As the housing market has gained steam over the past couple of years, you’ve had the right team of people in place to manage the growth in sales. From talking with LBM dealer friends from across the country, you realize how fortunate you really are. Then again, believing as you do that we make our own luck, it’s good to know that you’ve built a place that employees appreciate. And what’s not to like? You make sure your compensation and benefits are in line with others in your market. You understand that they work to live—they don’t live to work—and so you’re as flexible as possible when it comes to family and personal time. They have input on policies and decisions that affect them. You’ve worked hard to make sure they’re engaged and involved, and rewarded for their contributions. How else to explain your company’s very low turnover?
It’s for all of these reasons that the conversation you just had with James, a long-time employee, caught you off guard. James has been with you for years. He started with you part-time during the summers building loads and helping out in the yard. After graduating, he came to work full time in an entry-level warehouse position. A few years later, when you gave him a shot at inside sales, you quickly saw that sales is where he belongs. Now, as your top outside salesperson, James has developed relationships and friendships with some of the biggest accounts in your market…a fact that hasn’t gone unnoticed by your competition.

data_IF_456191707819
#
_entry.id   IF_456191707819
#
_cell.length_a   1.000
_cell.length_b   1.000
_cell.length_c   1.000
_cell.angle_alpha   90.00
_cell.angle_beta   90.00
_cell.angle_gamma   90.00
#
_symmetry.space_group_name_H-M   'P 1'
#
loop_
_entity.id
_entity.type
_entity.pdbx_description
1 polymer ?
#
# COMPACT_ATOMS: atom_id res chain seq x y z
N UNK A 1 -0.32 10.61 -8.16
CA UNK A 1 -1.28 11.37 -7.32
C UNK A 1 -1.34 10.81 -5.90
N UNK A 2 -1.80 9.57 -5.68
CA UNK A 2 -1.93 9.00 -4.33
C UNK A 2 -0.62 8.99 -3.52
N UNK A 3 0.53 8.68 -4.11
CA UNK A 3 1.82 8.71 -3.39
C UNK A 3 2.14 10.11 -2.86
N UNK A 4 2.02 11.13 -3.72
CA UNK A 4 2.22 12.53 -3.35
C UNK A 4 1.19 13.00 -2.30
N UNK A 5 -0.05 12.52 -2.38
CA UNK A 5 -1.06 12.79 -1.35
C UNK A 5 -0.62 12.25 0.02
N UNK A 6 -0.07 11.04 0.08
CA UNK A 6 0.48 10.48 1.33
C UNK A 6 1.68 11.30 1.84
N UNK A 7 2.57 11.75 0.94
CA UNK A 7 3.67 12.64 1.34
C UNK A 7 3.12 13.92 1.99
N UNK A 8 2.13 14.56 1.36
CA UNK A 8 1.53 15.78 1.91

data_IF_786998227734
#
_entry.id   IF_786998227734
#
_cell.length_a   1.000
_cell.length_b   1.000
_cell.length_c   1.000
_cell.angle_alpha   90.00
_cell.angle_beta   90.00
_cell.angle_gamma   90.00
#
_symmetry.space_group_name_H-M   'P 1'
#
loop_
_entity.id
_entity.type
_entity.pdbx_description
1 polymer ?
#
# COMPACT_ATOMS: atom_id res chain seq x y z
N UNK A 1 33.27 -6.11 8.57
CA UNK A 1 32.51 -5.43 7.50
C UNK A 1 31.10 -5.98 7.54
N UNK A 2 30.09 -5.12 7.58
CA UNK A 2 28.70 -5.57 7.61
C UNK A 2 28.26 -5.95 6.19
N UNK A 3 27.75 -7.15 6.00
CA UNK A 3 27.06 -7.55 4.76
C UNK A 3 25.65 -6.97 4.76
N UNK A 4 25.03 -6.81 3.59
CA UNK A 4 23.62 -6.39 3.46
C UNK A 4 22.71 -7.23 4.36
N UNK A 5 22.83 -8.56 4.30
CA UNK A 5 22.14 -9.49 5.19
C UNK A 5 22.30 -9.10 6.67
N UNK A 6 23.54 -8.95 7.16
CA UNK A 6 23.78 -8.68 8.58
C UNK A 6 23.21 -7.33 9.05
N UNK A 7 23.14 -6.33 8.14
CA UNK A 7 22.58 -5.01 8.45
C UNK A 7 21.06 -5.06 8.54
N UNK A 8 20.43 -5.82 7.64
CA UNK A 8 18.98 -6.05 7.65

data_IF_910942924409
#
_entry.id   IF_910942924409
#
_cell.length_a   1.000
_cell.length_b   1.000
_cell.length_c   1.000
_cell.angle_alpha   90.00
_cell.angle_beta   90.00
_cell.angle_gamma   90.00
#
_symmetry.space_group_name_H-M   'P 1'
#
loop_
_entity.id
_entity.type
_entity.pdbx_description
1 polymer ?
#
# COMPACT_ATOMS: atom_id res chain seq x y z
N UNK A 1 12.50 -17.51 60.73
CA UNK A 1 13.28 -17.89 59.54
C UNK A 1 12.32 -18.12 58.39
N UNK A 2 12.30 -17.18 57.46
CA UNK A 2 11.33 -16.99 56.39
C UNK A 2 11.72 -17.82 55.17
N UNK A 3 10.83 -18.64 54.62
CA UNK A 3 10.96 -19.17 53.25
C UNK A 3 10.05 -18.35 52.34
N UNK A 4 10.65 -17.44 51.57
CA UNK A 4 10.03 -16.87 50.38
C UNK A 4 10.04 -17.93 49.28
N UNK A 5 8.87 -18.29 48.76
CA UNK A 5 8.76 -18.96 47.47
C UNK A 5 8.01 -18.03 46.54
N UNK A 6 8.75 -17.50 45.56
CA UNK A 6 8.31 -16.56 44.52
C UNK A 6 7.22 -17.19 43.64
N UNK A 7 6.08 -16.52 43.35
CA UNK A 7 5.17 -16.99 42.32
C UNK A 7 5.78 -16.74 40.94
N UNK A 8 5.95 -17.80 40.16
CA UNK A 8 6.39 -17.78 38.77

After witnessing how much business James generates for your company, they’ve set their sites on him. As James shared with you, they’ve been courting him pretty aggressively for the past few months. His answer with them was always thanks, but no thanks. “I told them that you’re the one who gave me my start in this industry, that you treat me well, and that it wouldn’t be right to take what you taught me and use it against you,” James explained. “They said they respected my decision…but then just kept upping the offer. Their last offer includes a sizable increase in pay, including a solid base and generous commission package. Plus, they’re offering a lot of perks. As much as I’d like to stay with you, I just don’t see how I can turn them down.”
James shared the offer letter with you, which spells out exactly what they’re offering. You’re tempted to match their offer, but you don’t see how they can pay him what they’re offering and still earn a profit. As good as James is, and as much as you’d hate to lose him, you’re not going to extend an offer that your company can’t afford. Unlike your company, which has deep roots in the community, the competitor courting James is part of a much larger national company that’s relatively new to your market—and their future as a local competitor is uncertain. It’s tough to say no to a big jump in pay…unless the long-term prospects aren’t there. “I trust you, and I value your opinion,” James said. “What should I do?”
|1. Wish him well. Tell him that you can’t possibly match their offer, and don’t want to hold him back. Wish him all the best, and say goodbye.|
2. Promote. Give him a modest bump in pay and perks, as well as a small stake in the company, along with a new title. Maybe VP of Sales?
3. Counter. While you can’t match their offer, you have some room to move. Negotiate an increase in pay or perks, and keep him on your team.
4. Hold steady. The last thing you want is a bidding war. Sit down with James, go over the pros and cons, and help him make the right decision (which is to stay with you).
If you’d take a different plan of attack, email your suggested solution to Rick@LBMJournal.com.